Dr. Lonner also explained that the techniques for performing PFA have evolved.
“The initial techniques were all freehand,” he said. “By 1995, a hybrid technique had been developed, using an instrument for the anterior cut, but the intracondylar surfaces were still prepared freehand. Fully instrumented systems were introduced in 2007 and provide a much cleaner intracondylar preparation.”
According to Dr. Lonner, these evolutionary changes have had a significant impact on the outcomes of PFA.
“We’ve seen a reduction in the patellofemoral complications that plagued many of the earlier designs and that, frankly, continue to be a problem with some contemporary inlay designs. With inlay designs, the incidence of patellar instability is as much as 17 percent, and 84 percent of patients report good and excellent results. With onlay designs, on the other hand, the incidence of patellar instability is less than 1 percent, and 96 percent of patients report excellent results. Inlay designs tend to be revised earlier and with greater frequency, primarily due to patellar instability—a problem that has been virtually eliminated with many onlay-style implants.”
It’s too early to tell
When he stepped to the podium, Dr. Dennis asked, “Have the results improved? My answer is, ‘I don’t know,’ because data on modern designs and surgical techniques are limited both in numbers and in follow-up durations.”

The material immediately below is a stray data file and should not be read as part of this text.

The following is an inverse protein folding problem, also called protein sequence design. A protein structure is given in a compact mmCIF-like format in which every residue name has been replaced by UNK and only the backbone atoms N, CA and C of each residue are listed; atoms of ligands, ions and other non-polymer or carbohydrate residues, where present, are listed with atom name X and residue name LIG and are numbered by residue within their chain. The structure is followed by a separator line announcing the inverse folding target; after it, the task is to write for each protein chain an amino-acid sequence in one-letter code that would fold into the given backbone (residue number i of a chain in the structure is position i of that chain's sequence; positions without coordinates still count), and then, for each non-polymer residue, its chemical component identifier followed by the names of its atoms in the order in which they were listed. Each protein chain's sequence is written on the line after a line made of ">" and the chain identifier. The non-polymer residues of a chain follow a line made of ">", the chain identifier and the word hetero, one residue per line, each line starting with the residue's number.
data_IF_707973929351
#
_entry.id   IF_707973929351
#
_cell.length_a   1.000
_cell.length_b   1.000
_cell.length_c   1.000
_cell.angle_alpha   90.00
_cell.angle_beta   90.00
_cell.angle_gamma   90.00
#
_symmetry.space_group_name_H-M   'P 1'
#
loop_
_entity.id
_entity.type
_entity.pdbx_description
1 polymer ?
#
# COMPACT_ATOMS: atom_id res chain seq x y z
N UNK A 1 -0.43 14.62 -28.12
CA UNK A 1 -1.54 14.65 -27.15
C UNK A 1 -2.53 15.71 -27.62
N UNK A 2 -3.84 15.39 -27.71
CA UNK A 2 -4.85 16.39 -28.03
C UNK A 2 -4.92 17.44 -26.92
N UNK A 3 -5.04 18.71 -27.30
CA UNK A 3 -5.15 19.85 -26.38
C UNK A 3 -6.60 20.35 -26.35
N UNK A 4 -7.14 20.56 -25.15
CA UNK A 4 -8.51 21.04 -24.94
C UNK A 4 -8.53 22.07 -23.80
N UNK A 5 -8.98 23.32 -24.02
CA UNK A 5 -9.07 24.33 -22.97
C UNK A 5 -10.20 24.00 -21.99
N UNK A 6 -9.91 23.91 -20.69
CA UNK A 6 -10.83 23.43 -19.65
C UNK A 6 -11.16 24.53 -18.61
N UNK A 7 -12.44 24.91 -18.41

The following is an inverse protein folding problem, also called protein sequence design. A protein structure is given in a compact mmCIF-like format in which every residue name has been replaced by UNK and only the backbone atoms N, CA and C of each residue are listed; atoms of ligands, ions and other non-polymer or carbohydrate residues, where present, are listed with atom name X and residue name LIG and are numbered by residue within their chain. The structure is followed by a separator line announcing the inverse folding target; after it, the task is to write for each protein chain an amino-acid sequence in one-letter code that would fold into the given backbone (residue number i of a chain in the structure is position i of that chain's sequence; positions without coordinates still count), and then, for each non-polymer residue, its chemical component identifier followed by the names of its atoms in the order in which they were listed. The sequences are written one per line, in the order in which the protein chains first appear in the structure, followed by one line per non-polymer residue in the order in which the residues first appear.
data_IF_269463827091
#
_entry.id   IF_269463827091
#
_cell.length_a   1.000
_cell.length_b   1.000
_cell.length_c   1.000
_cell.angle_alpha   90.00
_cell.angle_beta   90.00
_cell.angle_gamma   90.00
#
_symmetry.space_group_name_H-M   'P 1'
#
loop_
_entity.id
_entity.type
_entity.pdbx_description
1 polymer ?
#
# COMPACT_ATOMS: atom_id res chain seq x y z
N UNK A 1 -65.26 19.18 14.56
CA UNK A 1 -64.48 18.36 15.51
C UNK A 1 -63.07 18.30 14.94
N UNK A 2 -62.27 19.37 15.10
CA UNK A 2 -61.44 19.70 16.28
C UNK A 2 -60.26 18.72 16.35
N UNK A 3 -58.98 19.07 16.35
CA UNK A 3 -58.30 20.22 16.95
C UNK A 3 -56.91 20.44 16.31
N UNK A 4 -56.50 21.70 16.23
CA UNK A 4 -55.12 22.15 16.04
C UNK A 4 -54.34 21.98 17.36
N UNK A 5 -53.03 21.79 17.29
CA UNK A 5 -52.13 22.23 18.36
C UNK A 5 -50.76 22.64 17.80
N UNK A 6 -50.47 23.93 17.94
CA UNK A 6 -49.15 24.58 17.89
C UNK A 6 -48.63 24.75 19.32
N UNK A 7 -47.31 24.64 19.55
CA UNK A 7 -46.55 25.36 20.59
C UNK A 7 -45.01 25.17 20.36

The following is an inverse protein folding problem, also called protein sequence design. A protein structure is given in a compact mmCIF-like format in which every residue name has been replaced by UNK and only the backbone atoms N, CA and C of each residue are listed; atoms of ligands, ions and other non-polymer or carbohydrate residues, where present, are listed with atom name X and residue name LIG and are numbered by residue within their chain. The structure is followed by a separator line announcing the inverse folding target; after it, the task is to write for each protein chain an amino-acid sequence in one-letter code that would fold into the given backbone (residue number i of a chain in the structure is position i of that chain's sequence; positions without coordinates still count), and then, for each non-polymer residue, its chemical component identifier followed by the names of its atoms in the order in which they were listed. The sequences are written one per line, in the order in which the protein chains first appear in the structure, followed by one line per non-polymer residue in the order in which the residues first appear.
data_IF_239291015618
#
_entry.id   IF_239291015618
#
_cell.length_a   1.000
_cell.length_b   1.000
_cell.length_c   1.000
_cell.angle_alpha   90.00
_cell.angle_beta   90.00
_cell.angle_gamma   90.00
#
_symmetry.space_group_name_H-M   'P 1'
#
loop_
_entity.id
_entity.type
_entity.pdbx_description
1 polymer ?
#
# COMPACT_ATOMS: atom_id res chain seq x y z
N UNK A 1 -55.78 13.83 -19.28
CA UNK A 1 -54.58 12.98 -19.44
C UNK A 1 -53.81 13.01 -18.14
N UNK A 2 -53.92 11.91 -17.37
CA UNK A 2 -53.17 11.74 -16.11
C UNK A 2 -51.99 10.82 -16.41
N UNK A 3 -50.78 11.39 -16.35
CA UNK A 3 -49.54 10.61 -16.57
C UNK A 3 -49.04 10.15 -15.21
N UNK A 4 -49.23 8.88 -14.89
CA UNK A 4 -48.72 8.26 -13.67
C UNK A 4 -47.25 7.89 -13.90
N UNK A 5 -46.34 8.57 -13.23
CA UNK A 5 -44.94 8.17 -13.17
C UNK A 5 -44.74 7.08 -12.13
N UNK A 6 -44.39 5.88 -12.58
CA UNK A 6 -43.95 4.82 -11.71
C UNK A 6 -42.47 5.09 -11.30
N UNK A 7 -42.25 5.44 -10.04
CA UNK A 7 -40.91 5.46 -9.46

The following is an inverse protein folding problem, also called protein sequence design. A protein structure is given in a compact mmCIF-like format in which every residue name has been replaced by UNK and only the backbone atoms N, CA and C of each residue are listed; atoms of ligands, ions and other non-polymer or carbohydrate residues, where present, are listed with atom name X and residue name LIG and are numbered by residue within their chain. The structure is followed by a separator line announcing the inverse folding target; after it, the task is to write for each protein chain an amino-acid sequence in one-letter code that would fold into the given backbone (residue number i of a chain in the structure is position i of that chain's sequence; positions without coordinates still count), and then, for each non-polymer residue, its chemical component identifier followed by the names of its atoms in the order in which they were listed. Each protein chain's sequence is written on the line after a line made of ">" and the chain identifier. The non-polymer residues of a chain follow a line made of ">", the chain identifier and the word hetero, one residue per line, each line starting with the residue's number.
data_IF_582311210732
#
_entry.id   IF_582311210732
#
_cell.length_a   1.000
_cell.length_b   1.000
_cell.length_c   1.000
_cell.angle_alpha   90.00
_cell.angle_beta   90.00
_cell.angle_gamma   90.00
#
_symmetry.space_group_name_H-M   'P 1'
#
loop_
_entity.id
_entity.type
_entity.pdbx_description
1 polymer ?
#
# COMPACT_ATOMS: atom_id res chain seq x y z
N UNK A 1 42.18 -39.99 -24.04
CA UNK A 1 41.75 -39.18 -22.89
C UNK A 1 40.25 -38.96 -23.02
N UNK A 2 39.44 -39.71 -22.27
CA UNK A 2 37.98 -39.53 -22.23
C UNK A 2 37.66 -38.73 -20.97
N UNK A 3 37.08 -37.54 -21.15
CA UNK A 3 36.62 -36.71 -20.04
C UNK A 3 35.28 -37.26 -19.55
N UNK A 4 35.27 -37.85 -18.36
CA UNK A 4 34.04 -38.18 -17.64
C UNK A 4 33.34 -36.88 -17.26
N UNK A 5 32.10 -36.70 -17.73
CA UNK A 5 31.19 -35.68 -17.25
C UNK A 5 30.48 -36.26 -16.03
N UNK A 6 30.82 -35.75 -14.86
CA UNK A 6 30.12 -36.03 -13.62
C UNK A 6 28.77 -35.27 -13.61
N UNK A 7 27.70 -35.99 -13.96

According to Dr. Dennis, data show substantially lower survivorship with PFA, compared to alternative treatments such as total knee arthroplasty (TKA).
“PFA produces higher complication rates,” he explained. “Revision for unexplained pain is double that for TKA. Additional operative procedures are commonly required for a successful result, and the primary failure mode—disease progression—does not occur with knee replacement.”
Based on data from the Australian Orthopaedic Association National Joint Replacement Registry, PFA has a 30 percent failure rate at 10 years—a significant consideration, especially for younger patients, noted Dr. Dennis. In addition, of 17 studies with minimum 5-year follow-up, 14 displayed double-digit failure rates, ranging from 14 percent to 42 percent, with complications such as persistent anterior knee pain, arthrofibrosis, instability, tendon rupture, catching and snapping, and chronic infusions.
“In comparison, studies on TKA for isolated patellofemoral arthritis show failure rates of 0 percent to 3.3 percent, at longer than 5 years,” he said.